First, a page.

“Necklace” planetary nebula PN G054.2-03.4 in Sagitta

Credit: NASA, ESA, and the Hubble Heritage Team (STScI/AURA)

The “Necklace Nebula,” also called PN G054.2-03.4, is the exploded aftermath of a giant star that came too close to its Sun-like binary companion. The two stars that produced the Necklace Nebula live in a relatively small orbit about each other. They have a period of 1.2 days and a separation on the order of 5 times the radius of the Sun. Evidence for the existence of the two-body system arises from the nebula’s appearance of a half-light-year-wide equatorial ring of dense material near the inner portion of the nebula. The expanding elliptical ring is composed of bright, dense knots of glowing hydrogen and oxygen gas. Each knot also dons a small tail pointing away from the central star. The clumpy appearance of the ring may have been caused by density fluctuations in the shared material of the binary stars prior to the explosion, or possibly by magnetic field lines present in the giant star as it began to expand and shed off its outer layers.

A fast, collimated outflow of nitrogen gas from the binary system has formed faint lobes and polar caps extending in the direction perpendicular to the ring. Edge to edge, the nebula is nearly 9 light-years long, over twice the distance between our Sun and our nearest stellar companion, Proxima Centauri. Astronomers studying PN G054.2-03.4 predict that the outer lobes of gas were ejected about 10,000 years ago, before the two stars began sharing material. The inner ring of material was created only about 5,000 years ago (and relatively recent on astronomical timescales), and shares the same plane as the orbit of the two stars. The Necklace Nebula is located about 15,000 light-years away in the northern constellation Sagitta. It was recently discovered in 2005 from the Isaac Newton Telescope Photometric H-alpha Survey (IPHAS), a ground-based H-alpha planetary nebula study of the North Galactic Plane.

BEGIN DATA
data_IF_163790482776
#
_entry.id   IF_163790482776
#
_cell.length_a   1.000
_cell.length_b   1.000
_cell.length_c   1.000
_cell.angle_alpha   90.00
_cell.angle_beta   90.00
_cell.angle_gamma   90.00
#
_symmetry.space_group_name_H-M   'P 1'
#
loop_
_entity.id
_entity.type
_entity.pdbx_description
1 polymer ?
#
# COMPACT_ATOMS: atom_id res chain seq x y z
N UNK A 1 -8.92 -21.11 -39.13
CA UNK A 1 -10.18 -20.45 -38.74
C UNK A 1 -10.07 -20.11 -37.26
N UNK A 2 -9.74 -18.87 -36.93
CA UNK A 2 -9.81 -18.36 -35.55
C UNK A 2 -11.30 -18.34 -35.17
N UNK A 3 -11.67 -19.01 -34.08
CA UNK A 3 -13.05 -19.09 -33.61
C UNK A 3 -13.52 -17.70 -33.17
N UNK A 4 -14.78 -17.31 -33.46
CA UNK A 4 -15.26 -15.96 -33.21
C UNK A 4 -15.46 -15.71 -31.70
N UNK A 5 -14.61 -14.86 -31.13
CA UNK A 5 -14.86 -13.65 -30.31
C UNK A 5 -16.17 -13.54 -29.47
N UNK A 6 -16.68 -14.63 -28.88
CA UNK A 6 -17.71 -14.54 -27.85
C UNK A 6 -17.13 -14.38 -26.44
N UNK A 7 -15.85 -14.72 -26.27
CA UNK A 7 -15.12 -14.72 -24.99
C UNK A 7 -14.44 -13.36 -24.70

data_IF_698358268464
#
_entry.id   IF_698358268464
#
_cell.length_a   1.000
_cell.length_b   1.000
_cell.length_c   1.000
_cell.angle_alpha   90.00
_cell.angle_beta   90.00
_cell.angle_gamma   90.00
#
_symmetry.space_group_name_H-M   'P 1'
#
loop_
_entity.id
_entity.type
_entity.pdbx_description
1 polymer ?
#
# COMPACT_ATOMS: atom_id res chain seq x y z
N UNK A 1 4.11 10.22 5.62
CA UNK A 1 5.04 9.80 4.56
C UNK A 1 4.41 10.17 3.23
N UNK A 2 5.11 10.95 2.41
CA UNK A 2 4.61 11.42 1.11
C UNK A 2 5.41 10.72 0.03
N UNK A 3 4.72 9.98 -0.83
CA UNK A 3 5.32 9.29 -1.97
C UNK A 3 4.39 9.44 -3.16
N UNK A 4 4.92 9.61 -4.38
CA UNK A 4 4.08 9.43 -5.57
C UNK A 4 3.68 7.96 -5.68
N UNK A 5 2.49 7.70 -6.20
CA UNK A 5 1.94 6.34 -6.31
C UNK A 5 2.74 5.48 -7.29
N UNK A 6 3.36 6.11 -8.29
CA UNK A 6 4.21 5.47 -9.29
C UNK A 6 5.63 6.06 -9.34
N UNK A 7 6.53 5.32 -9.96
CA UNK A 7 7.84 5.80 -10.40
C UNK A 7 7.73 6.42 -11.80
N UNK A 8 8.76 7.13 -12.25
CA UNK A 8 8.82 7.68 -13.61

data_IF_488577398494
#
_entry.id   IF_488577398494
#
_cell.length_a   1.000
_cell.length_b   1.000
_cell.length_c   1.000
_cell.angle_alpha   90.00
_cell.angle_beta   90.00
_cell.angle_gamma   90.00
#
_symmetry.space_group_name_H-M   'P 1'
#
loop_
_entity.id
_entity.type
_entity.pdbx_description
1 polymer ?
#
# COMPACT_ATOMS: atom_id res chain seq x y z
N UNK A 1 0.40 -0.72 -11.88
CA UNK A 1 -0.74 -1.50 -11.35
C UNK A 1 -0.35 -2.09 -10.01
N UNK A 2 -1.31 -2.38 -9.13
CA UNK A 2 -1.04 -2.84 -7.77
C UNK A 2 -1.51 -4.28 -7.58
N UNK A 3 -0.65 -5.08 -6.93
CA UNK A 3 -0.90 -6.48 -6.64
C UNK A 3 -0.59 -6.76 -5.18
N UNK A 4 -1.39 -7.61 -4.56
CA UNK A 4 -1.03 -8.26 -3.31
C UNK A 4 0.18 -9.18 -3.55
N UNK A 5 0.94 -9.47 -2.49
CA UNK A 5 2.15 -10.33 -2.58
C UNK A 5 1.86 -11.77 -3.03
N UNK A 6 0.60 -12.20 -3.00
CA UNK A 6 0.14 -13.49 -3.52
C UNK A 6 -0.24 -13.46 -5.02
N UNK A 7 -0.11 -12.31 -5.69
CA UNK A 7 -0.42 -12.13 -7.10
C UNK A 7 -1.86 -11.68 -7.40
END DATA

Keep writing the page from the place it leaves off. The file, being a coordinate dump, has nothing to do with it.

Update: The first ground-based imaging detection of an exoplanet in the optical (wavelength less than one micron) is β Pic b reported today using the Magellan and Gemini telescopes. Another new study has investigated low mass stellar members of the 40 Myr Tucana-Horologium moving group.


Leave a Reply

Fill in your details below or click an icon to log in:

WordPress.com Logo

You are commenting using your WordPress.com account. Log Out / Change )

Twitter picture

You are commenting using your Twitter account. Log Out / Change )

Facebook photo

You are commenting using your Facebook account. Log Out / Change )

Google+ photo

You are commenting using your Google+ account. Log Out / Change )

Connecting to %s

%d bloggers like this: